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Written by Al Peoples; edited by Cheri Todd Molter

Based on a Family’s Oral Tradition

Union General William T. Sherman met with Confederate General Joseph E. Johnston on April 26, 1865 at Bennett Place near what is now Durham, N.C., and Johnston surrendered his Army of Tennessee. At this time, Gen. Sherman headed back to Washington, D.C. His troops, commanded by Generals Howard and Logan, followed over a period of time. The Union soldiers marched from Raleigh to Washington, DC, through Louisburg and Warrenton, NC. At some point, part of the Union Army marched to the Louisburg College campus, where some camped from May 1, 1865 until at least June 18, 1865. There were thousands of soldiers camped in the oak grove surrounding the college and throughout the town. During that time, the Main Building was used as a hospital.

When the troops arrived in town, a sick Union soldier was carried into the home of Algernon and Ann Strother, my great-great-grandfather’s brother and sister-in-law. As the story goes, “Algie” had not returned home from the war, and Ann, allowed William J. Waggoner, of Company A, 5th Ohio Calvary, USA, into their home and cared for him as best she could. Ann shared what food and medicine she had with Waggoner until he died. Waggoner’s military records state that he “died of disease on July 22, 1865, at Louisburg, NC.” He was buried locally at Oakwood Cemetery.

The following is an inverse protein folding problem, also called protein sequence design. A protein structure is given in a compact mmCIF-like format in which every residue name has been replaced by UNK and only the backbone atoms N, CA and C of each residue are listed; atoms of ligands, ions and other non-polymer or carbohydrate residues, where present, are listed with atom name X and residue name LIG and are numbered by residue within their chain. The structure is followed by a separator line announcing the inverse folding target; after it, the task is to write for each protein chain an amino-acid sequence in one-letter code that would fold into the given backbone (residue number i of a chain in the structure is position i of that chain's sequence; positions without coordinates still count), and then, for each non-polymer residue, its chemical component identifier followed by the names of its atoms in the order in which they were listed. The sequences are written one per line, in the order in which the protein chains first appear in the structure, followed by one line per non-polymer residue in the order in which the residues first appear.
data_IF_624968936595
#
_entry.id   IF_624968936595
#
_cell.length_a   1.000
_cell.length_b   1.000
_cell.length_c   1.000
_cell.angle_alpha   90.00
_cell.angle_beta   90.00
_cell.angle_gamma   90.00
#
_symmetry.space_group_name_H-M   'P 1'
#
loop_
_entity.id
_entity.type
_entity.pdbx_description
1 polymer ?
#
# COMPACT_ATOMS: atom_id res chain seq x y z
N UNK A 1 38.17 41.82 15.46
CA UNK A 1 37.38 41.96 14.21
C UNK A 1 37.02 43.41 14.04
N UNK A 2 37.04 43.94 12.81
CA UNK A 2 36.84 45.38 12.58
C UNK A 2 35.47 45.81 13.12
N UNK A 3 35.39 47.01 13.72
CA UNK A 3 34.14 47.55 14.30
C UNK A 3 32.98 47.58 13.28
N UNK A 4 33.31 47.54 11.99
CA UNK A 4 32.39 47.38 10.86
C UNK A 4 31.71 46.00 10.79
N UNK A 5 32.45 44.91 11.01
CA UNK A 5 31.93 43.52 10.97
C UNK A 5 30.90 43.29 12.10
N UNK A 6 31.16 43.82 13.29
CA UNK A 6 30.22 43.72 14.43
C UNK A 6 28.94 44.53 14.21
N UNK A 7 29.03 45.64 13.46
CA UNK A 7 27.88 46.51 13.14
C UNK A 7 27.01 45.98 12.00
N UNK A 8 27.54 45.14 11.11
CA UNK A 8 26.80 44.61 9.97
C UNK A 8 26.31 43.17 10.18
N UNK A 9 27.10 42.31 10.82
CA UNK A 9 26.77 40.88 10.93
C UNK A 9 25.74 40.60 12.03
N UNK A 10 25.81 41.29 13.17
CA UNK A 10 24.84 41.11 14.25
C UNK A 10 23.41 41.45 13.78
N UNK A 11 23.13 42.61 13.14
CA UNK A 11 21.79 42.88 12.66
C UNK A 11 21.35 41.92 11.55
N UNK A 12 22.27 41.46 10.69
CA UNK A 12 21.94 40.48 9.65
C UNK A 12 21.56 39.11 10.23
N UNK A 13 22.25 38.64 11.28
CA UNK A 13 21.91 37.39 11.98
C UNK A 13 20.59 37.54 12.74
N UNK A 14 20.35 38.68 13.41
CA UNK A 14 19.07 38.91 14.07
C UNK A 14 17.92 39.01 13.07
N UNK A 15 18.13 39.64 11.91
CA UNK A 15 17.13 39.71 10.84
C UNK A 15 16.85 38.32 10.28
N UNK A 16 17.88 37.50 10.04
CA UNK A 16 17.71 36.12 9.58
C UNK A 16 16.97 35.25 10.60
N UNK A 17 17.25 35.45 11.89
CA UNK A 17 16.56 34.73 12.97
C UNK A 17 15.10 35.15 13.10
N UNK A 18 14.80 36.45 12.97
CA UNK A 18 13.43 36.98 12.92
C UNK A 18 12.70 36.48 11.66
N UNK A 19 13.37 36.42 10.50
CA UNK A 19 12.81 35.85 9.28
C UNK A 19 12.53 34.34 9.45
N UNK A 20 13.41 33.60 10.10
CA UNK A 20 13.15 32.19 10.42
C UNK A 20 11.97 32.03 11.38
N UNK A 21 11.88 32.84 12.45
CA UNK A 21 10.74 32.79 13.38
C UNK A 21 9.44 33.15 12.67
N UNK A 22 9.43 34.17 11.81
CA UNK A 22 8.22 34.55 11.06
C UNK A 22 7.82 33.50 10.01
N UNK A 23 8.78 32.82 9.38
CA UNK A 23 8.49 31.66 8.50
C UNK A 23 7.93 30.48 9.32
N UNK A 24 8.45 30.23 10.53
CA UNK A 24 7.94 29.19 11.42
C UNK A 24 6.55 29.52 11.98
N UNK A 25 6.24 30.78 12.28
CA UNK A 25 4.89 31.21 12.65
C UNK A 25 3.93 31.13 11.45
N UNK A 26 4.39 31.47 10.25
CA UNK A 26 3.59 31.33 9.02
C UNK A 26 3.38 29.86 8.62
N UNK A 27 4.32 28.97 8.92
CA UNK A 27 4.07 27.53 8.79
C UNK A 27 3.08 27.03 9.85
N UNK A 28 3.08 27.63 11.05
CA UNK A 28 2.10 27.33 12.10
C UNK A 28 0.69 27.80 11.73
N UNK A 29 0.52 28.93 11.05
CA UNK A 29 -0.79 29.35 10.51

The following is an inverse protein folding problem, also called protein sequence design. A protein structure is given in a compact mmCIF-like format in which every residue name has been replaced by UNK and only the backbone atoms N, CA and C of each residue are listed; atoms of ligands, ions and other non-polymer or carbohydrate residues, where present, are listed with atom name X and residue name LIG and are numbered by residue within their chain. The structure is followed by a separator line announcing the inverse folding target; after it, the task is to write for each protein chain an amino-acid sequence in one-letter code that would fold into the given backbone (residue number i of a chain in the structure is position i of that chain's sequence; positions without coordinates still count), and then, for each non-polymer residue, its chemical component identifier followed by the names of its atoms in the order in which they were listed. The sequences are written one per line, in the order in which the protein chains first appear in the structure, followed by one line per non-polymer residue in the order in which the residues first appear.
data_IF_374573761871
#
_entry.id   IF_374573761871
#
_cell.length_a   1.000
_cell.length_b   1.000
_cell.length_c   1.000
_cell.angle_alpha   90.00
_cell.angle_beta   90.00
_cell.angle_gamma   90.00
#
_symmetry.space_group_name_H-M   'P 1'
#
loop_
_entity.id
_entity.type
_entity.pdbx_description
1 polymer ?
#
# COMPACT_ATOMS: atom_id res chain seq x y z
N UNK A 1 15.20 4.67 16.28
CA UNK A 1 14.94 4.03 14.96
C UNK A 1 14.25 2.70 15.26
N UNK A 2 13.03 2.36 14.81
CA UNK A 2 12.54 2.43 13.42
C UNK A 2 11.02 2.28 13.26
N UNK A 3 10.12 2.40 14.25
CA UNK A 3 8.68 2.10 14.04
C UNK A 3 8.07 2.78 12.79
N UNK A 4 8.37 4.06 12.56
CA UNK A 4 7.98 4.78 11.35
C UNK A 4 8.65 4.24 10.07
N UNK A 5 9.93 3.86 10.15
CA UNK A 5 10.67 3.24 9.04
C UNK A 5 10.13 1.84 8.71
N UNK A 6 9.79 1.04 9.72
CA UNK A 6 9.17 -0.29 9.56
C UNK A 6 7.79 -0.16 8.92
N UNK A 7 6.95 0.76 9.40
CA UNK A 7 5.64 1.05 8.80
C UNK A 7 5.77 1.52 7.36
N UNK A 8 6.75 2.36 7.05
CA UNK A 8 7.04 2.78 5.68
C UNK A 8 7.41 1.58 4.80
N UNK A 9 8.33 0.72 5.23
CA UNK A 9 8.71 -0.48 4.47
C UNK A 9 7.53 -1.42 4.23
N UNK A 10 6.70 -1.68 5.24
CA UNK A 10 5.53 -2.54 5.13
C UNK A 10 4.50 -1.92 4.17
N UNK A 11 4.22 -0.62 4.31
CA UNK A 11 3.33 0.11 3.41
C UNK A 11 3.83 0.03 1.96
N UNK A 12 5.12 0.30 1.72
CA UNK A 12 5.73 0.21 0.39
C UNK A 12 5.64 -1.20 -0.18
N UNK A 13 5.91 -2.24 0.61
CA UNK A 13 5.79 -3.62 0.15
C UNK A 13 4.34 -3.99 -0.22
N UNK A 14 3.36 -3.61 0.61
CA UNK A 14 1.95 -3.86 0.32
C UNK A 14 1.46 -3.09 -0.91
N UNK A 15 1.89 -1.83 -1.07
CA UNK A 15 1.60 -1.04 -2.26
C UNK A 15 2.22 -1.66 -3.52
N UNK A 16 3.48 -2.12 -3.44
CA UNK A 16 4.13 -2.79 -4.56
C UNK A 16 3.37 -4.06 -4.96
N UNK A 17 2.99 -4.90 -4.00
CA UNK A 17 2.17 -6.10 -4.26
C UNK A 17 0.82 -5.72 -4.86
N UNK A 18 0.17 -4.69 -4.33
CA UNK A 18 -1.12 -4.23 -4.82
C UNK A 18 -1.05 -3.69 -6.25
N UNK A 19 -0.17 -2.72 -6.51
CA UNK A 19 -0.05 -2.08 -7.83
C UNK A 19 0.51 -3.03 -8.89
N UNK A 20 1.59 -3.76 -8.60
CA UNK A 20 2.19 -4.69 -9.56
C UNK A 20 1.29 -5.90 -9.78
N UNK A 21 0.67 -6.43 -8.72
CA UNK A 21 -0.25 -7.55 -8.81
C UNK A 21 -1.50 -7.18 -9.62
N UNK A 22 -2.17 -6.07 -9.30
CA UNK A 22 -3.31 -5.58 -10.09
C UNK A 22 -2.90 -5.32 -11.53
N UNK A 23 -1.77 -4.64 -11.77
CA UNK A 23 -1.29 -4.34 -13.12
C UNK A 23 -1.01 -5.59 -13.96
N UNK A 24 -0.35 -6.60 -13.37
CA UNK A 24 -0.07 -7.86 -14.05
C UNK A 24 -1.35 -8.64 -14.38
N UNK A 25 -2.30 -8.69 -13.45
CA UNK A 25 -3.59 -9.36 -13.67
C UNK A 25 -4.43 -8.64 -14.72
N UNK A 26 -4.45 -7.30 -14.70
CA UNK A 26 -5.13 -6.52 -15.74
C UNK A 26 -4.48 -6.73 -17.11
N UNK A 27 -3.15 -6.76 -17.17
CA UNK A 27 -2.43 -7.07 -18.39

In April, 1911, William Waggoner’s brother, J. J. Waggoner, came to Louisburg to find his brother’s grave. He found that the grave had been well cared for by the citizens of the community, and decided to leave his brother there rather than return the body to his home in Ohio. While in Louisburg, Waggoner visited with Ann at the Strother home. For many years, on Confederate Memorial Day, an American flag was placed at Waggoner’s grave. Eventually, I found out that it was my now-deceased mother who remembered him with our country’s flag. She was far from a Yankee sympathizer, but she felt sorry for him being buried so far from home.

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